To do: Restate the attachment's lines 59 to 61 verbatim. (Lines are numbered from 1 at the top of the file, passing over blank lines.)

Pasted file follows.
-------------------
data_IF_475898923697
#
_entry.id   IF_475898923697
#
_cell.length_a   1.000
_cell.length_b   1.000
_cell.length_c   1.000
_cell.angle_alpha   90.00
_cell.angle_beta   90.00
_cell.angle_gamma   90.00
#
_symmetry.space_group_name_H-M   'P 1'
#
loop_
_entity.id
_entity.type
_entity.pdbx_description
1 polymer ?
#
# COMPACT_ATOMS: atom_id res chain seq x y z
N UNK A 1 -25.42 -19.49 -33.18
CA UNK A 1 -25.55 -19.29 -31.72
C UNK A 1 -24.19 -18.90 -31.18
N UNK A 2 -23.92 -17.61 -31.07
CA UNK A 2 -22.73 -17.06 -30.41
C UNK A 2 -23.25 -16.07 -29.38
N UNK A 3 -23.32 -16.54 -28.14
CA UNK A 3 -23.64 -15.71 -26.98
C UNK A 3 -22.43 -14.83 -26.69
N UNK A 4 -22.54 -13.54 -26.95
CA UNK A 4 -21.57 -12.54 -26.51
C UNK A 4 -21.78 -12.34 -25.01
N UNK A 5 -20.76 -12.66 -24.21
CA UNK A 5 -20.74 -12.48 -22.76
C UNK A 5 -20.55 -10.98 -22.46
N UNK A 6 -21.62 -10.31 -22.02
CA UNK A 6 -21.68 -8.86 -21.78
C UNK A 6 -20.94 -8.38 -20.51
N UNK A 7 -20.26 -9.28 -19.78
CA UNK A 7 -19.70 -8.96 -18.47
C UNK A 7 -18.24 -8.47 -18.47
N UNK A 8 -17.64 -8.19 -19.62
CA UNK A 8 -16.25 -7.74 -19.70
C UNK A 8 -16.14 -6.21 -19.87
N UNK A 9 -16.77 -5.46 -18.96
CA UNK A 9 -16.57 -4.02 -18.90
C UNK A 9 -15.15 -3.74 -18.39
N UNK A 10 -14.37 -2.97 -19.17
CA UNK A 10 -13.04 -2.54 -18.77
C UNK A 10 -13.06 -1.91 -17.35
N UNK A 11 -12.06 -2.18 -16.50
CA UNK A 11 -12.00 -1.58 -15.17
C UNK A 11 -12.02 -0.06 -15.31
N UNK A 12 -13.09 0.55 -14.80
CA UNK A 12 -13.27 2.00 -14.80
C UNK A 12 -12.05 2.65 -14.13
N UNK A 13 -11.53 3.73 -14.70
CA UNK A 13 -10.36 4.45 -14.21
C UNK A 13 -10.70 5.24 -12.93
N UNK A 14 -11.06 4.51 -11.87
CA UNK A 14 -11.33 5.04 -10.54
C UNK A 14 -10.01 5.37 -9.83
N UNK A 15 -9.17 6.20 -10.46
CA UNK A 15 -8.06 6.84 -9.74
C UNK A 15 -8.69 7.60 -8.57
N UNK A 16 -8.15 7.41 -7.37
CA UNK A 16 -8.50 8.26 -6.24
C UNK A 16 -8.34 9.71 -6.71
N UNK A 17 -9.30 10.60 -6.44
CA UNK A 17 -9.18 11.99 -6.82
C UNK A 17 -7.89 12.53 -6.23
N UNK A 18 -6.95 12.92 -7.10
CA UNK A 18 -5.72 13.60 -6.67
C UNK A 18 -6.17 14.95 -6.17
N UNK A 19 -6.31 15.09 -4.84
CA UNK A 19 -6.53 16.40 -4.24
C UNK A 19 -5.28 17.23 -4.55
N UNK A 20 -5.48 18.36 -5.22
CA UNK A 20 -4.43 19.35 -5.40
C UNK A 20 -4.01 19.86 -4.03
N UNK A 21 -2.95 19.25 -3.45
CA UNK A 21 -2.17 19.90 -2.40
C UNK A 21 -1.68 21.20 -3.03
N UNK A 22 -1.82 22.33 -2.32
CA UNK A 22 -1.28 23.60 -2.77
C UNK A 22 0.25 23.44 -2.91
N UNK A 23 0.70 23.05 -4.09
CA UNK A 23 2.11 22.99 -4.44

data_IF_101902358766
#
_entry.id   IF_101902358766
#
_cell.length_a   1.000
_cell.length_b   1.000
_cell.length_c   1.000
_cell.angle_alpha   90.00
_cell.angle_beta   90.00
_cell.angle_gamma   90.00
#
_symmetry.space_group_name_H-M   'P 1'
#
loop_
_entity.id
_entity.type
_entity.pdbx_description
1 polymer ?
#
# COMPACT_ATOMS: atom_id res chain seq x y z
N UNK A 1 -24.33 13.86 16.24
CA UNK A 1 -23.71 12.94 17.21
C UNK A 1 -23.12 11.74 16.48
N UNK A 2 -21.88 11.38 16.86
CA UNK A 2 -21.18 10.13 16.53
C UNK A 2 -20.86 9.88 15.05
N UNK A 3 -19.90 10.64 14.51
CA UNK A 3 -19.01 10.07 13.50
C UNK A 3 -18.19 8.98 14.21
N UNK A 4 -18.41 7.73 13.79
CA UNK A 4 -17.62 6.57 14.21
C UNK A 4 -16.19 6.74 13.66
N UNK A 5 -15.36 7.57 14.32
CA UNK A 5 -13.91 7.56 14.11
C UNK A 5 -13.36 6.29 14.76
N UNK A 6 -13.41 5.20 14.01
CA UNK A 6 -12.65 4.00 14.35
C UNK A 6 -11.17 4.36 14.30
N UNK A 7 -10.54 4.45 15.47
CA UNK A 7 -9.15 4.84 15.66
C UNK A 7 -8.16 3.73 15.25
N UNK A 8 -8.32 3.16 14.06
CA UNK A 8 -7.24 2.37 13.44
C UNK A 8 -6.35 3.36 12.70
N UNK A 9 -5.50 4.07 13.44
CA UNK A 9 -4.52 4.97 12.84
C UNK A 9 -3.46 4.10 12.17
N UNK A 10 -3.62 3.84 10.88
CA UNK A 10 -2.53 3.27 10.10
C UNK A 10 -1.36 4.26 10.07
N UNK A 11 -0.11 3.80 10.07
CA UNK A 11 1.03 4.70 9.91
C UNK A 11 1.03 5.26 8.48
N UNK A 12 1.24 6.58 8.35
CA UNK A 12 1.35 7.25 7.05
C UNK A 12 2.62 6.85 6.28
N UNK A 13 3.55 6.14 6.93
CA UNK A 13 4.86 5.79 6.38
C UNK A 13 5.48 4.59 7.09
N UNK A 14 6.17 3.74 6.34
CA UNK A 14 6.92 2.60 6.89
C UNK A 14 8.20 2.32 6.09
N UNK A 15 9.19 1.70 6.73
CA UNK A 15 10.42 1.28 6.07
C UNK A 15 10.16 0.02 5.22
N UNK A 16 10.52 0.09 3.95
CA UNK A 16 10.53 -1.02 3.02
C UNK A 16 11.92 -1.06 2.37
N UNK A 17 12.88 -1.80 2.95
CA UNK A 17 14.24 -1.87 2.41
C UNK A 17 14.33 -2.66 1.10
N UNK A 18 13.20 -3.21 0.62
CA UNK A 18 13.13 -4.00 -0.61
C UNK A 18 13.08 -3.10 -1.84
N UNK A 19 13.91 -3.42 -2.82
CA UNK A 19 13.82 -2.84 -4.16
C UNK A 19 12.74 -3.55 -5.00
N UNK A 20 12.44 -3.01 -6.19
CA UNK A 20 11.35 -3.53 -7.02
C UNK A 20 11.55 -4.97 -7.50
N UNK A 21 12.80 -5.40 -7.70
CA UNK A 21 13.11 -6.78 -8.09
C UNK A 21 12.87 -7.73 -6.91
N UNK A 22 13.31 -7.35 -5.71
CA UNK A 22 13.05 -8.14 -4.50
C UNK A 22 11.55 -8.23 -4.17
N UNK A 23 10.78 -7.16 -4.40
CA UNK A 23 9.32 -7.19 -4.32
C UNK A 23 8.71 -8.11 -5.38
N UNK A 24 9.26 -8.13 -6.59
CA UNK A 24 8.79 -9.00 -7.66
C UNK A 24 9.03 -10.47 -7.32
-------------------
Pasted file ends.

C UNK A 13 -10.70 5.24 -12.93
N UNK A 14 -11.06 4.51 -11.87
CA UNK A 14 -11.33 5.04 -10.54